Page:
The United States Court of Appeals for the First Circuit recently reversed a District Court decision and held that a creditor was not entitled to an equitable lien arising from a Home Equity Line of Credit (HELOC) when the debtor did not actually own the property and used the proceeds from the loan to buy another property. See Wilmington Sav. Fund Soc'y, FSB v. Collart, 980 F.3d 210 (1st Cir. 2020). In 1999, Defendant acquired a piece of property in Harwichport, Mass., holding a 1/3rd tenant-in-common interest through an individual trust, with her mother and father holding equivalent interests through similar individual trusts. Following the death of her mother, Defendant’s father took out a $500,000 HELOC from a lender (who later assigned the loan to Plaintiff) against the property in his own name, although the property was actually owned by the three individual trusts. The father then used the proceeds from the HELOC to buy another property. Defendant eventually gained control of each of the family’s individual trusts and transferred the Harwichport property to her own name. She then asked the assignee to discharge the HELOC since her father “did not hold legal title to the property when it was created.” The assignee then brought suit, claiming, among other things, that it was entitled to an equitable lien on the property. The trial court found in favor of the lender/assignee, granting them a lien.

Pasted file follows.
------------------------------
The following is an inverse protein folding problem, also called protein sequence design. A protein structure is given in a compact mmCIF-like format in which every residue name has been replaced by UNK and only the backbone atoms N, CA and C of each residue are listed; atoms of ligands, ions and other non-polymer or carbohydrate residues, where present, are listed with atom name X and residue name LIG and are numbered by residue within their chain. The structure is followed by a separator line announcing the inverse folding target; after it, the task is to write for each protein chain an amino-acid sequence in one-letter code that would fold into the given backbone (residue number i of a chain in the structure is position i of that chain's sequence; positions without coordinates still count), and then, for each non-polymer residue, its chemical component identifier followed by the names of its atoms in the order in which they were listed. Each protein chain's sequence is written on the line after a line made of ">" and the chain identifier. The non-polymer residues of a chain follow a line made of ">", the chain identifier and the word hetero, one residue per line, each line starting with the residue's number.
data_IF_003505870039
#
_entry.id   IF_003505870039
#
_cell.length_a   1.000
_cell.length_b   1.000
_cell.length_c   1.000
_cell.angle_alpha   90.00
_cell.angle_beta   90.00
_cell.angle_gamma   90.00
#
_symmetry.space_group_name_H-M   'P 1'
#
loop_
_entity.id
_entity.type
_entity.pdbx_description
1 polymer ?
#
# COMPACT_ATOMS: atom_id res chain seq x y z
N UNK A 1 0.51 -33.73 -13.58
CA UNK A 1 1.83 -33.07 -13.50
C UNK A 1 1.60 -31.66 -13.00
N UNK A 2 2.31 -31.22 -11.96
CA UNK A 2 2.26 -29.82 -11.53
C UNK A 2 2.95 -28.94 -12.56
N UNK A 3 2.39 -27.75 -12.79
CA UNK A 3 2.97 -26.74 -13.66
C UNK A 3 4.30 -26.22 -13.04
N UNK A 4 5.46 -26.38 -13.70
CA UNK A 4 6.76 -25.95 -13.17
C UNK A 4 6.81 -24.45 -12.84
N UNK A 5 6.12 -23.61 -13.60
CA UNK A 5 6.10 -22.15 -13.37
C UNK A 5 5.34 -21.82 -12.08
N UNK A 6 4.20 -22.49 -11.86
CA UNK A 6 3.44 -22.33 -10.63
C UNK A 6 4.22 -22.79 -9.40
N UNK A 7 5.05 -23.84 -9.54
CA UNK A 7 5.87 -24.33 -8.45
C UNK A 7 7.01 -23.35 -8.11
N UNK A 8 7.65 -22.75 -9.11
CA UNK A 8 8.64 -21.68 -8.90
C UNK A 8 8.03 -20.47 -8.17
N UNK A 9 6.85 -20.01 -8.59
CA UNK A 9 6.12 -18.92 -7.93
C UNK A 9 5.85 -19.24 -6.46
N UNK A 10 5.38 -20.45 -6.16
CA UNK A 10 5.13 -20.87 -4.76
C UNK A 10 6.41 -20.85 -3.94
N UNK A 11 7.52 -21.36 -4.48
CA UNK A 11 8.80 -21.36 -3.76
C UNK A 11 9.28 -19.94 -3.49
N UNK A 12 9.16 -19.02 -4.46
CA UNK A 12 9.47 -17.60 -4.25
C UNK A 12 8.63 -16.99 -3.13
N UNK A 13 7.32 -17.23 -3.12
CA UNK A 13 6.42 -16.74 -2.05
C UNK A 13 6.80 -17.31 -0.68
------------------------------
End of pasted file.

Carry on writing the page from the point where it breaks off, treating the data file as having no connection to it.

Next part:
On appeal, the First Circuit reversed. Applying Massachusetts law, the Court held that in order for a creditor to obtain an equitable lien on a property, “a transactional nexus must exist between the property and the events giving rise to the equitable lien.” Because the proceeds from the HELOC were used to purchase a different property rather than “enhance or maintain” the property pledged as collateral, the court found that there was no connection in that respect. Additionally, the court held that an equitable lien could not “arise solely out of an express agreement of a debtor to pay a creditor out of a specific fund” where, as here, the debtor did not have the authority to pledge the property in the first instance. Lastly, the court rejected the assignee’s argument that the individual’s possession of the property was enough to establish the requisite transactional nexus to establish an equitable lien. The court held that while ownership without possession would be sufficient to do so, mere possession without ownership was not. “The lenders here . . . could and arguably should have taken steps to assure the validity of any HELOC they wished to grant. They did not do so.” Under those facts and given the law as set forth by the court, “the grant of the [equitable lien]” to the lender could not stand.